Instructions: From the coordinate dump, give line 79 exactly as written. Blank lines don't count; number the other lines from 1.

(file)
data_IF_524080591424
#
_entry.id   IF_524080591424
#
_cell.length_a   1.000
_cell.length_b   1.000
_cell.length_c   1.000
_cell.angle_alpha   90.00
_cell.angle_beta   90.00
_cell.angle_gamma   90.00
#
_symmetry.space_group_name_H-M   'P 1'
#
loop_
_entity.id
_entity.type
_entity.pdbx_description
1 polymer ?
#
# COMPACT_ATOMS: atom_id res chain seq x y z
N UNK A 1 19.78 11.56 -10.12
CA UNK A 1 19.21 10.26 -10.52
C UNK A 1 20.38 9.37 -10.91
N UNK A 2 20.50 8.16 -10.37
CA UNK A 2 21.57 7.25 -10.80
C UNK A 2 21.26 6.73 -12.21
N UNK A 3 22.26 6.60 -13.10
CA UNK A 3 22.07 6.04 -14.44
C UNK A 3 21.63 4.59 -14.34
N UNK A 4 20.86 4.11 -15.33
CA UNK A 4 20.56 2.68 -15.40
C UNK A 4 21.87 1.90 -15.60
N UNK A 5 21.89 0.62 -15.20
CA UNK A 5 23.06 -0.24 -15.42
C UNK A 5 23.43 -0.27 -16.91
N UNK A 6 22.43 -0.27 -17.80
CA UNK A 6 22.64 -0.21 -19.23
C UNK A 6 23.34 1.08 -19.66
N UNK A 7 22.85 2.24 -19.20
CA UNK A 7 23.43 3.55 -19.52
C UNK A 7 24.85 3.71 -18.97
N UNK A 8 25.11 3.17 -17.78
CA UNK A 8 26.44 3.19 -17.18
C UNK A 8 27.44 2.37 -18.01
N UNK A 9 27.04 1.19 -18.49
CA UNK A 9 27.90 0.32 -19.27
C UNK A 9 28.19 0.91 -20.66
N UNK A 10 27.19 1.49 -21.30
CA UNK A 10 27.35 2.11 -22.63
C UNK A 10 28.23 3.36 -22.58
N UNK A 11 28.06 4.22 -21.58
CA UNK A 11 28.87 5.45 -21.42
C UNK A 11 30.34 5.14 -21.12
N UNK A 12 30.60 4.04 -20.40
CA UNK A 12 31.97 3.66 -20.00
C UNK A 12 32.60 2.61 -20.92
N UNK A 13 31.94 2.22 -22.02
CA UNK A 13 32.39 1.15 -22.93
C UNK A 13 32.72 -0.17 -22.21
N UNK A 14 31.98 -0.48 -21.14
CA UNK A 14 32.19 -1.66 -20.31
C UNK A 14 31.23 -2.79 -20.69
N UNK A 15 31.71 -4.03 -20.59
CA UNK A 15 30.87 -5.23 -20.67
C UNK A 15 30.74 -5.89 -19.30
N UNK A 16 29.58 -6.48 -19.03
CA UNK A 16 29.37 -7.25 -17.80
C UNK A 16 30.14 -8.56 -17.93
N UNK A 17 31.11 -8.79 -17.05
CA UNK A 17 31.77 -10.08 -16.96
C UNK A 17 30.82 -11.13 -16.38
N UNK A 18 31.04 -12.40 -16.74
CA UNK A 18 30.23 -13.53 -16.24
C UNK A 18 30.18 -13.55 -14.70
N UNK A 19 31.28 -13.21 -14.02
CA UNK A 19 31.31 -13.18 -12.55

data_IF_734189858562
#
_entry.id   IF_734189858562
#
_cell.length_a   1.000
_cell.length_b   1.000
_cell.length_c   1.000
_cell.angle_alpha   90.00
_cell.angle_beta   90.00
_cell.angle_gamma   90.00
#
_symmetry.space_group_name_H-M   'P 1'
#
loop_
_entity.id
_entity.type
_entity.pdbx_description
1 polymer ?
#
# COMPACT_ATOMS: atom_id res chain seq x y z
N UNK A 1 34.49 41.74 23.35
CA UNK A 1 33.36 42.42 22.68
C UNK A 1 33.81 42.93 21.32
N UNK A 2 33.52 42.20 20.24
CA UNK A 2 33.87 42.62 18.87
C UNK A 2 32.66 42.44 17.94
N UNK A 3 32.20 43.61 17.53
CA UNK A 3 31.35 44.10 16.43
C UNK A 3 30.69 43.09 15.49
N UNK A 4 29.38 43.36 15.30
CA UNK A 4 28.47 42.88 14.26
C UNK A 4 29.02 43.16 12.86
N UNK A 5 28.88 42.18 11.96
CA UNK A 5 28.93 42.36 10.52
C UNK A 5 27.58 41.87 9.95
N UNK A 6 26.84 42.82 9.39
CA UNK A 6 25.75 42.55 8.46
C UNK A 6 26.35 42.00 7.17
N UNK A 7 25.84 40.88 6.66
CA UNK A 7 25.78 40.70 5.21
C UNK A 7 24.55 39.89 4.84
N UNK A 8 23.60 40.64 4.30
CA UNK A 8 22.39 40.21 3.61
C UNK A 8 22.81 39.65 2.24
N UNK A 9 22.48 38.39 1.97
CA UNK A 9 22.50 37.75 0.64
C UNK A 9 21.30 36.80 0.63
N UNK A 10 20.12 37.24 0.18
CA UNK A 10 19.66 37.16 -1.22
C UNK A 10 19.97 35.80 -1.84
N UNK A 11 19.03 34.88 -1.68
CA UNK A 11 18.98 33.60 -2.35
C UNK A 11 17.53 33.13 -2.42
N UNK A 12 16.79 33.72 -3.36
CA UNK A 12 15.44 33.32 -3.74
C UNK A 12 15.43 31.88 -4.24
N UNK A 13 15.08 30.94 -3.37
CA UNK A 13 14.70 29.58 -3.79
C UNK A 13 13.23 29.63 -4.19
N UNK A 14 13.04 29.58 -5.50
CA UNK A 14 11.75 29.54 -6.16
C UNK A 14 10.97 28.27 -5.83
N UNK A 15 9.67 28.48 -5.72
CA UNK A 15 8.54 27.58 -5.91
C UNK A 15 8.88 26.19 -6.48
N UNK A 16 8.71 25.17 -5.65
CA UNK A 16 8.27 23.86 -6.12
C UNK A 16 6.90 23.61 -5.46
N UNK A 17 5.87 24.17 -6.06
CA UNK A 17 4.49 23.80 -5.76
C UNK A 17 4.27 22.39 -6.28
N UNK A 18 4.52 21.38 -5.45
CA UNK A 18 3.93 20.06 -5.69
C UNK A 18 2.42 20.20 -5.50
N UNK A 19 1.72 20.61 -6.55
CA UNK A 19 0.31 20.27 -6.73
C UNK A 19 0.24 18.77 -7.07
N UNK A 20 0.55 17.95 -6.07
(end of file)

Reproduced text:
_entry.id   IF_734189858562